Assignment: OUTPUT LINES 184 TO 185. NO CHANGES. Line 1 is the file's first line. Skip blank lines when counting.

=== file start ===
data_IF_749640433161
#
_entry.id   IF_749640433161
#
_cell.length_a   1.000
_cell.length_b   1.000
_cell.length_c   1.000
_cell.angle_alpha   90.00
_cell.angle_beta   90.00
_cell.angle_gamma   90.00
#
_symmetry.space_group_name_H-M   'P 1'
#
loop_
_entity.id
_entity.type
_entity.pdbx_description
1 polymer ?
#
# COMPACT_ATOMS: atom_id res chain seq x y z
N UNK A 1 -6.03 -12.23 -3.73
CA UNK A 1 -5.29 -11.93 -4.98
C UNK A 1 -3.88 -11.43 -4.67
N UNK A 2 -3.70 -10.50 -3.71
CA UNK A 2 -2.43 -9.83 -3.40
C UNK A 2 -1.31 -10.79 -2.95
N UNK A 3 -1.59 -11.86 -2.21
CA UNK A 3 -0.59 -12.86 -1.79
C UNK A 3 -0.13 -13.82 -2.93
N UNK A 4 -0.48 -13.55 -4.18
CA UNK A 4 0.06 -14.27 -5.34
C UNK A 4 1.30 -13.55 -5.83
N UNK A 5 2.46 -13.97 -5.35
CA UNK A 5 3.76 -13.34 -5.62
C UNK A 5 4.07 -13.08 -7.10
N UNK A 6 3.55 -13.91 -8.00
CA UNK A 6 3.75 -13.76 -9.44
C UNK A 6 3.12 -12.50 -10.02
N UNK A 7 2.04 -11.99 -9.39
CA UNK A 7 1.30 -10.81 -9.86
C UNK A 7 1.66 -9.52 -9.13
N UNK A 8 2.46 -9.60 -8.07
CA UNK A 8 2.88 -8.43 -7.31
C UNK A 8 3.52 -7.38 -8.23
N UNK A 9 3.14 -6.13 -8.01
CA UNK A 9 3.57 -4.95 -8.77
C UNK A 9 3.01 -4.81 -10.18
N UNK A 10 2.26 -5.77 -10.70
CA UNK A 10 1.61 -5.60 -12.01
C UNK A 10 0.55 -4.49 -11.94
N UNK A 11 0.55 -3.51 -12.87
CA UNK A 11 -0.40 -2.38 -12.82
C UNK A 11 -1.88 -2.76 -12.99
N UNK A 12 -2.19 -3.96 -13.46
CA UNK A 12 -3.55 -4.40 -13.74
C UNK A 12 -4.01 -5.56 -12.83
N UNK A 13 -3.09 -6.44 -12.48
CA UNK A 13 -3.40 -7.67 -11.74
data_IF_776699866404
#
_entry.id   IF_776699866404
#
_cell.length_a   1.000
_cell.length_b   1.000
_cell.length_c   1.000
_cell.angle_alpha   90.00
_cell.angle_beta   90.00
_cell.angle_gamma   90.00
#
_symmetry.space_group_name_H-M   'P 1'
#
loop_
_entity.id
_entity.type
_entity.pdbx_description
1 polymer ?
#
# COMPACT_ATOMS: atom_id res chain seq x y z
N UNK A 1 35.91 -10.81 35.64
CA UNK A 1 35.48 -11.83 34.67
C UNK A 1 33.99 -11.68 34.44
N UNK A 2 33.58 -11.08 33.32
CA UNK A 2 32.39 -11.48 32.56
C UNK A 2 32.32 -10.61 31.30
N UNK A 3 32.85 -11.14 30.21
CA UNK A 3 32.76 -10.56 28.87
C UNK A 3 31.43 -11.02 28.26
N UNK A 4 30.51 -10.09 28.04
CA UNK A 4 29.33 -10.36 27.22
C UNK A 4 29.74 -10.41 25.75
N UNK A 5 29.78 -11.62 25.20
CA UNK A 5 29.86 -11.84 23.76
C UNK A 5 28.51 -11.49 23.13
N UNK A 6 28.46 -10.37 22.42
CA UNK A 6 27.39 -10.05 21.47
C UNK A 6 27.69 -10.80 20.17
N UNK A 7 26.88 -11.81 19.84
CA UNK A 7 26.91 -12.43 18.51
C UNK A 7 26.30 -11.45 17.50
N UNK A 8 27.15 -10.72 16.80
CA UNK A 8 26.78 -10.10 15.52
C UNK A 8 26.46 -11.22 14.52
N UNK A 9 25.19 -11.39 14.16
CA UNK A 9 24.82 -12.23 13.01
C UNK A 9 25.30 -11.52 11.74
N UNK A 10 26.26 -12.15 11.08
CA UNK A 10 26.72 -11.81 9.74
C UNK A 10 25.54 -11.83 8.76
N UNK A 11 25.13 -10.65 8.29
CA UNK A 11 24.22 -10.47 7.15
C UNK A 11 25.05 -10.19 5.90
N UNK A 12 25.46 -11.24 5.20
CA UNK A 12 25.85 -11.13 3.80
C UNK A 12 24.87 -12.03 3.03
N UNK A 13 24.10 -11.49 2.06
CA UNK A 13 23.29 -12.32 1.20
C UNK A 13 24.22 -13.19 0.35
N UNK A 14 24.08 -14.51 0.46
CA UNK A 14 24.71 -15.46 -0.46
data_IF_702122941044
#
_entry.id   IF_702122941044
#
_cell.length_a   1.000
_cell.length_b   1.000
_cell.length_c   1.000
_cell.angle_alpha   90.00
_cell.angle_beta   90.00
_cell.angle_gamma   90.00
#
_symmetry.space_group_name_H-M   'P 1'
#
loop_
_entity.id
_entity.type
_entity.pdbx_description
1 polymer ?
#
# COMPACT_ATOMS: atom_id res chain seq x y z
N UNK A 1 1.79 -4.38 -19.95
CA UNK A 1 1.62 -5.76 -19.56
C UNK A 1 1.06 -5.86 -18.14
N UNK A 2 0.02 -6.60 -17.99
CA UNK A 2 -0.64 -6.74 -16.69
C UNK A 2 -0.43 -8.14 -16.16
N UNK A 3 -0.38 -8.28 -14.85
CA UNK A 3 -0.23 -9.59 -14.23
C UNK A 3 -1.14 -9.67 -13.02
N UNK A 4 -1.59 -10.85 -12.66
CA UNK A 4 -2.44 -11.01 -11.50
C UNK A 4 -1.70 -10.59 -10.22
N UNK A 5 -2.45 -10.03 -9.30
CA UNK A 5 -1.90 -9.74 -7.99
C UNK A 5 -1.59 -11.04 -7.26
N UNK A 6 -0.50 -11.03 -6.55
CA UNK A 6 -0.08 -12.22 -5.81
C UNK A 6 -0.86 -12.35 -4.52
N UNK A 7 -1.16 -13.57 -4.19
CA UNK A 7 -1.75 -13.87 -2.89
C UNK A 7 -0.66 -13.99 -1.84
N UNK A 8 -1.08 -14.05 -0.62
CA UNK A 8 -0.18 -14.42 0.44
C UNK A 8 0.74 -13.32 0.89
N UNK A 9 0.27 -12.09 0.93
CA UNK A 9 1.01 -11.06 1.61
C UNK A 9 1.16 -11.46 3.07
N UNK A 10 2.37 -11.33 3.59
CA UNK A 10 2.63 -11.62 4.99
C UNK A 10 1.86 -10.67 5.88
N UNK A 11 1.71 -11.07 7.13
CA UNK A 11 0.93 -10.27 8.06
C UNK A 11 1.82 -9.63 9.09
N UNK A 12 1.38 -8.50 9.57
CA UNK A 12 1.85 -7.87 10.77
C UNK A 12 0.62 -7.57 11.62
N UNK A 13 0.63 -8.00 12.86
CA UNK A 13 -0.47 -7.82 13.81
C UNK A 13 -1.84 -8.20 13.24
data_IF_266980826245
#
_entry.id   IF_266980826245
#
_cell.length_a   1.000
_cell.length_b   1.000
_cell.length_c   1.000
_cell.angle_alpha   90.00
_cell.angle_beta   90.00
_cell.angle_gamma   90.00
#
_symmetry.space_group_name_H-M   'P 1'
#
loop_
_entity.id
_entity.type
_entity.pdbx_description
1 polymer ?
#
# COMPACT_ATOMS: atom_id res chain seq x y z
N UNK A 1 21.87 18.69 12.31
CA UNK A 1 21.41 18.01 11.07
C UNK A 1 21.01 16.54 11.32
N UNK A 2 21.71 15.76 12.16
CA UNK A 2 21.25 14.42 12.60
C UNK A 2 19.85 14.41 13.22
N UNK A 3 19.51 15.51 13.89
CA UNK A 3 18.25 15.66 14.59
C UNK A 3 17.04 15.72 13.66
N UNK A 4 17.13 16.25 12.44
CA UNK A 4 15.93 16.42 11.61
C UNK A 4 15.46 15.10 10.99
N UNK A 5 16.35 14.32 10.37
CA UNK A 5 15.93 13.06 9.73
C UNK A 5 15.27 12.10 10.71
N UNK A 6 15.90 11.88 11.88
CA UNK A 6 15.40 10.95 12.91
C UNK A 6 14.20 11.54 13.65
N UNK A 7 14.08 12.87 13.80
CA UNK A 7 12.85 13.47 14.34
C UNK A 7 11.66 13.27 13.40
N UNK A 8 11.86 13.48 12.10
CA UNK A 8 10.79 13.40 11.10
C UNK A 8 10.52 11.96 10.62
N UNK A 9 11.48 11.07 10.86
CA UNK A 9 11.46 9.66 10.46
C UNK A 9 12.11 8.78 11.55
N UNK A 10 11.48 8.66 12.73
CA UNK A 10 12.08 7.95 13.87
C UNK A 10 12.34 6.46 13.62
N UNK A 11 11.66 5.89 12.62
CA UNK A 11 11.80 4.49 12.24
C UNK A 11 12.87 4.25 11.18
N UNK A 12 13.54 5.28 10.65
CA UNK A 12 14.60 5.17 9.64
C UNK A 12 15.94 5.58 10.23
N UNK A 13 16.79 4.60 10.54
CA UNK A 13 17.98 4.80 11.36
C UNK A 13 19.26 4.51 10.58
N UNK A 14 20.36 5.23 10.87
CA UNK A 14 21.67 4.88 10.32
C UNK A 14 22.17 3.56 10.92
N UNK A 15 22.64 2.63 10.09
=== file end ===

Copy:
_cell.length_b   1.000
_cell.length_c   1.000